“Rolling away from my problems like,” Chai Timbungco, 29, wrote in a video that shows her gliding on a paved road on skates fitted with luminescent wheels, wind in her hair and shades of a post-sunset blue sky as her backdrop.
This is a familiar sight on TikTok, where similar clips of people elegantly cruising along boardwalks and suburban streets have gone viral worldwide in the past year. The only difference is that Timbungco isn’t in a Berlin open park or the Santa Monica Pier. She’s at a newly opened road in Quezon City, Philippines, where roller skating is the latest wheeled sport to trend among millennials and Gen Z.
The caption to her video is fitting in a country where a slow-moving pandemic response has forced many of its citizens to stay indoors. Living in a place with one of the longest lockdowns in the world, many young professionals like Timbungco have turned to different hobbies to cope. And while some find respite in handicrafts like pottery or knitting, others have turned to outdoor sports like cycling and roller skating as temporary escapes from their realities.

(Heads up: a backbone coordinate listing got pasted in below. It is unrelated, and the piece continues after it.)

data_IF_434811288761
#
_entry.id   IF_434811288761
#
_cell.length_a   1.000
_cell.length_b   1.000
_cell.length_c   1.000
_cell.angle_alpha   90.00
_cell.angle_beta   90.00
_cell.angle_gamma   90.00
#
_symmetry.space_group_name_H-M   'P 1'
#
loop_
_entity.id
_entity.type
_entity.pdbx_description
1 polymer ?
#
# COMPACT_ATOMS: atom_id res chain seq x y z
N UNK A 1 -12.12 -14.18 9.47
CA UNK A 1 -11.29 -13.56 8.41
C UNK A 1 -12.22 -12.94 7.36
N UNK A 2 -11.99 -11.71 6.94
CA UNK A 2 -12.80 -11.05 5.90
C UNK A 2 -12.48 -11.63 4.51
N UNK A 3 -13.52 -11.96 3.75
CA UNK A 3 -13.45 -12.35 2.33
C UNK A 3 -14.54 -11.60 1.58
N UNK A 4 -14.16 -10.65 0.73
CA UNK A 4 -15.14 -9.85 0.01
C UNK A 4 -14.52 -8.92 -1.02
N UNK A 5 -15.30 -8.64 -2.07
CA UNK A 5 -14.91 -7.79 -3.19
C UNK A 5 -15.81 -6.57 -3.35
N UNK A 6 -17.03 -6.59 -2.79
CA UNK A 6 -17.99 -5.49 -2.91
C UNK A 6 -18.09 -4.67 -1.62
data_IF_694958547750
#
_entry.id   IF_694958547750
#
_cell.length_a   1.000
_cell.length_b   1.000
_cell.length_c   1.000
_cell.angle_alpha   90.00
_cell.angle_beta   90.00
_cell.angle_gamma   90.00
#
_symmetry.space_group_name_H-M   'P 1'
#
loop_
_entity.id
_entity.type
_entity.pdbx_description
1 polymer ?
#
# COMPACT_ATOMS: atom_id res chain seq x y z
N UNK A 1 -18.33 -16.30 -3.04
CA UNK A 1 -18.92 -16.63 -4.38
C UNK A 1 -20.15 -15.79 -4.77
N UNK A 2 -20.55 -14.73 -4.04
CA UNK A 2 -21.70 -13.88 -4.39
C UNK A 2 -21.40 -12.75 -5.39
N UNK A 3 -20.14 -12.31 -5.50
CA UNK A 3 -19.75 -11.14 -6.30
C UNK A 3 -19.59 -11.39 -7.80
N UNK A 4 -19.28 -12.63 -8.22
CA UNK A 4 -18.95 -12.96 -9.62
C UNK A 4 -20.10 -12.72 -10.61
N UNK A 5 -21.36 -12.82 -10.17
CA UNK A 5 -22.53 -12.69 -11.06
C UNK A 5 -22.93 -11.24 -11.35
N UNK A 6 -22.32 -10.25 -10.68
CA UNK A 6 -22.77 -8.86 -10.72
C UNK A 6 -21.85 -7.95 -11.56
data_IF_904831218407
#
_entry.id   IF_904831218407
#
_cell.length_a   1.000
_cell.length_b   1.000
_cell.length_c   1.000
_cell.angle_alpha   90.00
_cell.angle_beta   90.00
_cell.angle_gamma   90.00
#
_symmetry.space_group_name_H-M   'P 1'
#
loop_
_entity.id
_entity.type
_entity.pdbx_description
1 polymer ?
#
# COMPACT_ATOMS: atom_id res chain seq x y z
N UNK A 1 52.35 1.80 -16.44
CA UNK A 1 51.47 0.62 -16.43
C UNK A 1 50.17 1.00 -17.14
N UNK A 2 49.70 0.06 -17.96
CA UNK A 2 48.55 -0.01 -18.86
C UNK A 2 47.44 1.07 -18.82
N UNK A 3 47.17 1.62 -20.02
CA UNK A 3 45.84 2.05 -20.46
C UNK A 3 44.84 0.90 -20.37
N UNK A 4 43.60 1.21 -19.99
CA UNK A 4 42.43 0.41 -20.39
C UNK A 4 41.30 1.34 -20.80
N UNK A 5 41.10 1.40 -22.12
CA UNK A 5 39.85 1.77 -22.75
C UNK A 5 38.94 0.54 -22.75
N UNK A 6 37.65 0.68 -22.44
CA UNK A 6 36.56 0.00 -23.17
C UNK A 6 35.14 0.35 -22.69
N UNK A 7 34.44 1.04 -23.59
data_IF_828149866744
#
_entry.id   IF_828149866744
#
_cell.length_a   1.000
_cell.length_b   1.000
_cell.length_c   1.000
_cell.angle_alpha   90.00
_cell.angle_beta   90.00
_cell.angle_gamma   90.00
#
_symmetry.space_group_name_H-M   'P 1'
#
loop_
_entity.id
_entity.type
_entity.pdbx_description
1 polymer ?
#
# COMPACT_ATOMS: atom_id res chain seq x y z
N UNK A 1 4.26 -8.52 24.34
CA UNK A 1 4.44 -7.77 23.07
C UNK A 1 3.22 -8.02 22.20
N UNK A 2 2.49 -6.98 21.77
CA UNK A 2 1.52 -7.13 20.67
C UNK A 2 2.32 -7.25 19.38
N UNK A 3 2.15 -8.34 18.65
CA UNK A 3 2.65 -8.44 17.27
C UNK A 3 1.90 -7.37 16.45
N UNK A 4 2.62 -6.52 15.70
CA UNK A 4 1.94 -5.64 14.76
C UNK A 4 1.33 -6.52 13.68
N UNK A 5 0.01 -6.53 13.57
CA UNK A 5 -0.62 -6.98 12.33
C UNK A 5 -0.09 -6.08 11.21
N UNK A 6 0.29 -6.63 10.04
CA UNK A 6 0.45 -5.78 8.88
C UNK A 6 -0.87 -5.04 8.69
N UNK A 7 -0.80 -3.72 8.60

A copywriter and social media manager for an advertising agency, Timbungco got into roller skating at the start of the pandemic. While she has dabbled in rollerblading on and off, it was only recently that she took the leap and bought a pair of roller skates. Roller skates (also called quad skates) have two trucks and four wheels, while roller blades (also called inline skates) have one central frame and a line of wheels. Now an adult, Timbungco wanted to try her hand at the former.
“When I was growing up, I’d always hear ‘Ah, the streets aren’t nice’ or ‘You’ll break your bones.’ So, for lack of a better term, there never really was that support [for my skating],” she said.
These days, Timbungco finds that much-needed support at monthly rollouts with skate friends she met through Everywhere We Skate PH (EWSPH), an online community she founded in June last year with Cloe Cabral, 20, and Pat Epistola, 18. The three initially met online through a local Facebook group for inline skating. A post led to a group chat to buy roller skates from Hong Kong, which then became the seed for EWSPH.